Part 1: On Parenthood & Moving Out
I can still see them embrace. She’s kissing him, tenderly, one cheek then the other. I pause to see if she will cry, or allow herself to succumb to her true feelings kept hidden inside her – her baby is leaving; how to let go? There is no trace of sentiment. And as she pulls away, I see my brother, arms open, eyes fixed on her black hair.
I wonder if in that moment, if something needed to be exchanged between Mother and Son. Some last words of love, some life lessons, a story. Instead, mom says authoritatively as she walks away, “I’ll call you.”
The moment like many others, nameless, escapes, unscathed of any significance or meaning.
In the car, mom insists that I drop her off at the Caltrain in San Francisco, that she’ll take the train home to San Jose. The martyr in her insists. I tell her to rest and sleep, that I’ll wake her up when we arrive. I’ll take her home.
The space between us is filled with the sound of insects shattering randomly on the windshield and noise of the tires against dusty road. Mom shades her eyes with some mail from her purse.
“Vincent is so mature. He made several trips to prepare his place. He put too many things in his room. Why he didn’t find furniture there. He had to carry the loft bed from San Jose to Chico. He drove back and forth. His first place. Oh, he’s so responsible. That room is so small. He has too much stuff.”
“Well, he has everything he needs. The good thing was he took several trips so it wasn’t quick. He gave you time.”
I think of my own experience and the day I moved out. Packed, the truck was loaded and I was gone in less than an hour, leaving everyone confused and wondering if I was ever coming back. But I never did. I never wanted to come back.
“He’s so mature. He found the place, he managed the move and he did everything himself. He’s so responsible.”
“Well, it’s not that hard, ma. I found my own place and paid for it myself. Do you remember my first apartment?”
I test her.
“But you never came to my first place, did you?”
“Ah, your apartment, you shared a room with that girl, your friend from Santa Clara. What was her name? You paid $250.”
“It’s funny how you never came to visit me but you remember how much rent I paid. Mommie, that says a lot.”
The truth is she did visit me once when Vince was 10. She spent the whole time...complaining. All the games and guilt – a different experience from my brother’s. And the phone calls. Once, in tears, she cried dramatically, “we work so hard, from the time we come to this country. We lived in the apartment in Cunningham to the duplex on 10th and now we have a home, we have our own place, but where are you? You’re not here.”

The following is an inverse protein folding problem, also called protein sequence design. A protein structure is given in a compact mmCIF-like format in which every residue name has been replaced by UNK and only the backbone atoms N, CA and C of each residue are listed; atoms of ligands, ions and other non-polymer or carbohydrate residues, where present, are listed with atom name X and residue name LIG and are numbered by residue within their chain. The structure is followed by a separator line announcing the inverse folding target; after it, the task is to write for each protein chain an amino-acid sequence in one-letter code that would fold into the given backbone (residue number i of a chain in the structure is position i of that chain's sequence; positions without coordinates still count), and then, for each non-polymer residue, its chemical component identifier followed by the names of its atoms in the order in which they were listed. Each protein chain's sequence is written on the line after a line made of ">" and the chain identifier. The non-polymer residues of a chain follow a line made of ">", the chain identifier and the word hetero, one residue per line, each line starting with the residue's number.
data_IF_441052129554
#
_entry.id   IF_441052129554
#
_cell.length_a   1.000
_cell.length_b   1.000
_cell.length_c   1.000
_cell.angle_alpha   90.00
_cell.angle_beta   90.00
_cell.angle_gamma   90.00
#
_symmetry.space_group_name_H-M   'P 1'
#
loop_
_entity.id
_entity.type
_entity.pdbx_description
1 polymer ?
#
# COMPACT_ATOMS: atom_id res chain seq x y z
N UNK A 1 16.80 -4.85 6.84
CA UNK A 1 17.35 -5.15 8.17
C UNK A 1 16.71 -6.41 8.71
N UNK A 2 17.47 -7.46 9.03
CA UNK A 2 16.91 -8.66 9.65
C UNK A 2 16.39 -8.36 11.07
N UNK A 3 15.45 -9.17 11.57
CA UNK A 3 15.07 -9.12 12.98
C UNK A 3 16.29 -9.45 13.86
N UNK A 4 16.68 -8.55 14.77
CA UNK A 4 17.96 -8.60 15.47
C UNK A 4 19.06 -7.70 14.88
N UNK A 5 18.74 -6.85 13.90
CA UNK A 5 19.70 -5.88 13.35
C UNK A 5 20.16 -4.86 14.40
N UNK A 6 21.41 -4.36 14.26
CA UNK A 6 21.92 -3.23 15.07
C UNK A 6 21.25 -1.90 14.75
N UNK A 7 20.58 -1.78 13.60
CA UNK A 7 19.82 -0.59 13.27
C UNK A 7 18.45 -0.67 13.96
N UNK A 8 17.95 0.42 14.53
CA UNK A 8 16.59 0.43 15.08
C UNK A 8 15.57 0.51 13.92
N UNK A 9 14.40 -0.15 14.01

Memories I thought forgotten. Why didn’t I correct her, remind her that she did come visit me? Instead, I accept the silence between us.
I continue to accelerate, speeding through landscapes, towns and cities, getting from point A to B. I don’t care about the journey; I just want to get home. I want the day to end. The sun moves and finally descends. Nightfall. We arrive in San Jose. I park outside in front of the driveway.
“Come inside, hun. You have to try these dried mushrooms that I got from Taiwan. You like shitake? They are delicious. And you have to take the banh uot and cha lua. It’s your favorite. Come in. Just a little, hun.”
I shake my head. I give my mom a big hug with all my being. She’s handled the day well. I give her what is left of my energy and pass it from my heart to hers. I wave my mom good-bye until I can no longer see her face and her silhouette against the blue- black sky.
I head home. I flick through the radio station not satisfied with sounds. Back on the highway, I start accelerating again. 100. 110. I think of my brother. I already miss him. I think of my mother. I’m sad. The past has veiled her memories. She’s no longer present. I replay scenes from today, from last week, last month. I replay the past. I replay the words, conversations that drain me, belittle me. I feel completely empty. I keep accelerating.
Almost home, only 10 minutes away.